Origins:

Vitamin A was first synthesised in 1947 by two Dutch chemists but its discovery dates back to 1912 when Frederick Gowland found some unknown accessory factors present in milk, other than carbohydrates, proteins, and fats essential for the growth of rats. Later in 1913McCullum and Davis independently discovered one of these substances. The accessory factors were termed fat soluble in 1918 and later termed Vitamin A in 1918.

What is Vitamin A?

Vitamin A is a group of unsaturated fat-soluble compounds called retinoid. The group consists of various forms including retinol, retinal, retinoic acid, and several provitamins A called carotenoids. All forms of vitamin A have abeta-ionene ring to which an isoprenoid chain is attached, called a retinyl group. Both these structures are essential for its activity. All the different forms of vitamin A are converted into retinoic acid which is the active form of vitamin A.

Physiological functions:

Vitamin A is an essential nutraceutical for the body and it has many important physiological functions. It is essential for proper immune function, reproduction, cellular communication and proper vision. It is an essential component of rhodopsin, a protein which absorbs light in the retinal receptors. It is a precursor for the production of messenger RNA (mRNA) which are responsible for conveying genetic information for the protein synthesis inside the cell nucleus. It plays an important function in the cell growth and differentiation, thus playing an important role in the proper growth and functions of body organs.

Benefits for Skin:

Vitamin A has been used to treat dermatological conditions since the 1960s when it was found to be an effective treatment for ichthyoses and acne. In the 1980s, scientists discovered that a form of vitamin A was responsible for collagen production and regulation of damaged tissues, resulting in improvements in the fine lines, wrinkles, hyperpigmentation, and rough-looking skin. This discovery leads to its use in anti-aging formulations as the magic ingredient. Being a powerful antioxidant, it also fights ROS and protects collagen from damage.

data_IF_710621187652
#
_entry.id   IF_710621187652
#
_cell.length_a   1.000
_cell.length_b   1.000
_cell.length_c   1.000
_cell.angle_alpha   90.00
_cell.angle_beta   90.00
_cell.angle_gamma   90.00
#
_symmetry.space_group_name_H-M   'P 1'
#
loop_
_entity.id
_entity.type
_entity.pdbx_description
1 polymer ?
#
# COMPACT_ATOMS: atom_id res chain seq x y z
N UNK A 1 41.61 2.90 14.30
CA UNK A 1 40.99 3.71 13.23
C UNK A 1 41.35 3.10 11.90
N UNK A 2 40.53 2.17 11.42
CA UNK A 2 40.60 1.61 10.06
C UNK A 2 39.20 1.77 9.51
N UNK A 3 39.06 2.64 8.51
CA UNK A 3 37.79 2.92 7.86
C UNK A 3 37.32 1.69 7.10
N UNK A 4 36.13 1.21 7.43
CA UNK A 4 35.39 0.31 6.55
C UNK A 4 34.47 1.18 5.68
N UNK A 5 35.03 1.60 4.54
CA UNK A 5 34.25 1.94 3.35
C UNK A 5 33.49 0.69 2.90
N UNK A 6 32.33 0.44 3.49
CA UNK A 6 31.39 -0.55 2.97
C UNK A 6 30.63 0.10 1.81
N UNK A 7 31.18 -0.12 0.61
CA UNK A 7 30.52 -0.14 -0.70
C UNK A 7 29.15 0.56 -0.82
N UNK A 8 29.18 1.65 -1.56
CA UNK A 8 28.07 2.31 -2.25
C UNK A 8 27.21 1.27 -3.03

Mechanism of Action:

The mechanism of action by which the retinoid reverses the photo ageing is very complex. When applied topically, at the preliminary stage any deficiency that exists in collagen is partially improved. It must be noticed that retinoid treatment is unable to treat deep-set wrinkles, though it is very effective against fine lines and superficial wrinkles.

The retinoic acid works on various levels inside the body. The Retinoid X Receptors (RXR) (Receptors to which vitamin A attaches inside the cell) located inside the nucleus are responsible for the production of procollagen and also block the release of inflammatory mediators.

Vitamin A also acts on Membrane Metalloproteinases (MMPs) and inhibits the breakdown of collagen by suppressing the enzyme responsible for it. Because of this action, the collagen lasts longer and remains intact.

Retinoid also acts as comedolytic agents and unclogs the blocked pores. They work synergistically with topical antibiotics and allow them to enter the pores to eradicate the bacteria causing the breakouts. Retinoidis also used for the treatment of pigmentation disorders such as melasma and actinic lentigines. Following are some of the uses for each topical retinoid:

  • Retinol – acne, keratosis pilaris, fine wrinkles, hyperpigmentation
  • Tretinoin – acne, keratosis pilaris, fine wrinkles, and hyperpigmentation
  • Adapalene – acne
  • Tazarotene – acne, psoriasis
  • Alitretinoin – Kaposi’s sarcoma
  • Bexarotene – cutaneous T-cell lymphoma

Precautions:

  • Retinoidis prescribed for the night time use not because they are dangerous for the daytime use but because vitamin A is light sensitive and UV rays break down the molecule and render it useless. Furthermore, it also increases the sensitivity of the skin to the sunlight and if appropriate sunscreen is not used, it might lead to ever worse photo-ageing.
  • Excess use of Vitamin A can cause birth defects or liver toxicity, therefore, you must tell the doctor about your pregnancy or breastfeeding before using vitamin A.
  • In some cases, vitamin A can cause skin irritation or contact dermatitis, discontinue its use if irritation occurs and contact your dermatologist.

About The Author

I work as a cosmetic nurse with a renowned aesthetic practitioner. Apart from my job, I love blogging about the latest news and treatments from the aesthetic medicine industry. My articles are also published in various online magazines and newspapers. I thoroughly enjoy my experience with aesthetic medicine and I also love to share it with my readers.

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